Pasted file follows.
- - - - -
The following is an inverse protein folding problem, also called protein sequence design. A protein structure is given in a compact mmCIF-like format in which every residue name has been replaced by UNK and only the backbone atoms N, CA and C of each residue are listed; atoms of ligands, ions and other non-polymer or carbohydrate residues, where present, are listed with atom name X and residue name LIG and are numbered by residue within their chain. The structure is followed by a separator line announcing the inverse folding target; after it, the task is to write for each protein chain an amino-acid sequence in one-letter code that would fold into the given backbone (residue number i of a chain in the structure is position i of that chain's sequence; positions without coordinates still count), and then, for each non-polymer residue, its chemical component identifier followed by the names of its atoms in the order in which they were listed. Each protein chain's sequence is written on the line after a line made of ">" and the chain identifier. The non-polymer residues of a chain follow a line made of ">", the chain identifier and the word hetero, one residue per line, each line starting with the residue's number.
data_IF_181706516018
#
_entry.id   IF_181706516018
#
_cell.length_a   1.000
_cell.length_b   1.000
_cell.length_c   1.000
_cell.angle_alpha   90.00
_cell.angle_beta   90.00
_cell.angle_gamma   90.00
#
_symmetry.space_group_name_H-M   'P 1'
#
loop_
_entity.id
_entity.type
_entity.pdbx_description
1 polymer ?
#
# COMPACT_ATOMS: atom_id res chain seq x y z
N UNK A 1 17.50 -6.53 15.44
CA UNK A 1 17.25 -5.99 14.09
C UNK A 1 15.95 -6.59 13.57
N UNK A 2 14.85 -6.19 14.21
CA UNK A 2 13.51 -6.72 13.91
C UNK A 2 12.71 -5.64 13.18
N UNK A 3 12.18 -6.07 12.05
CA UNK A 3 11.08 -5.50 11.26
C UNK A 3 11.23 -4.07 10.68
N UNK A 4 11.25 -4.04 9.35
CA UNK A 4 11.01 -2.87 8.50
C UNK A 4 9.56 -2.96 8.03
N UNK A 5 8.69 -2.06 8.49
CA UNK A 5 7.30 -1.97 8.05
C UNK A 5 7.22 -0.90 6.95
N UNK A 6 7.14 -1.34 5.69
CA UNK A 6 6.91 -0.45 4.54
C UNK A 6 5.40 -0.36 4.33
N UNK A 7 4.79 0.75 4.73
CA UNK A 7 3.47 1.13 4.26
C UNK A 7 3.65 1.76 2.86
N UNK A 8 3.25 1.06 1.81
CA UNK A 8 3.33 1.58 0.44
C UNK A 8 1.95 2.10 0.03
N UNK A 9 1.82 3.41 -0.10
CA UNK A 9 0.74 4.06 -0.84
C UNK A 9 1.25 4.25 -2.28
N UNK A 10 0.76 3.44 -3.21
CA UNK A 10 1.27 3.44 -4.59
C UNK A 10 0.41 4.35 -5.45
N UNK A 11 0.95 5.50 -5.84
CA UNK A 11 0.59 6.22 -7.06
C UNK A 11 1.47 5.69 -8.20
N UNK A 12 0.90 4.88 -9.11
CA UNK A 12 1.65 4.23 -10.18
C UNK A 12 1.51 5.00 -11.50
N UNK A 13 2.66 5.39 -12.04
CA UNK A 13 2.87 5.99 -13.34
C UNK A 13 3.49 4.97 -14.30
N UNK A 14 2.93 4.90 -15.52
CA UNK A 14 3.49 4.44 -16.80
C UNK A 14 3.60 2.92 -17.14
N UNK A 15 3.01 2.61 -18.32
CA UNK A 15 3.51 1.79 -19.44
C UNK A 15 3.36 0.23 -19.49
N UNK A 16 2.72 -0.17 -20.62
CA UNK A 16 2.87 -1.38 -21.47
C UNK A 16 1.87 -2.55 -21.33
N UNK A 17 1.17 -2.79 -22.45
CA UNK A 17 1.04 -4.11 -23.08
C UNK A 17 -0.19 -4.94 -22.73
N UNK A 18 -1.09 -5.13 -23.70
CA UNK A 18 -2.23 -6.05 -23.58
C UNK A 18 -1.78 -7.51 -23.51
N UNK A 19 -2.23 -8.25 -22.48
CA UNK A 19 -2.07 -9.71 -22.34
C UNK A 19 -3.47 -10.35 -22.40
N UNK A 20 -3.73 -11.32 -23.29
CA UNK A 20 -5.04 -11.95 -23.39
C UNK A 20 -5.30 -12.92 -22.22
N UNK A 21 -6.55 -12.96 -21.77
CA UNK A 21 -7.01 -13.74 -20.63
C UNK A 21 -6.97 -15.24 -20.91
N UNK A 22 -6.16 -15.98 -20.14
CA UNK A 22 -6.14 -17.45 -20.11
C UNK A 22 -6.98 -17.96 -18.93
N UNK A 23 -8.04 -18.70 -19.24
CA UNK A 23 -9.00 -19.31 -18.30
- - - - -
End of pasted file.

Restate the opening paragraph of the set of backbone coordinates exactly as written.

The following is an inverse protein folding problem, also called protein sequence design. A protein structure is given in a compact mmCIF-like format in which every residue name has been replaced by UNK and only the backbone atoms N, CA and C of each residue are listed; atoms of ligands, ions and other non-polymer or carbohydrate residues, where present, are listed with atom name X and residue name LIG and are numbered by residue within their chain. The structure is followed by a separator line announcing the inverse folding target; after it, the task is to write for each protein chain an amino-acid sequence in one-letter code that would fold into the given backbone (residue number i of a chain in the structure is position i of that chain's sequence; positions without coordinates still count), and then, for each non-polymer residue, its chemical component identifier followed by the names of its atoms in the order in which they were listed. Each protein chain's sequence is written on the line after a line made of ">" and the chain identifier. The non-polymer residues of a chain follow a line made of ">", the chain identifier and the word hetero, one residue per line, each line starting with the residue's number.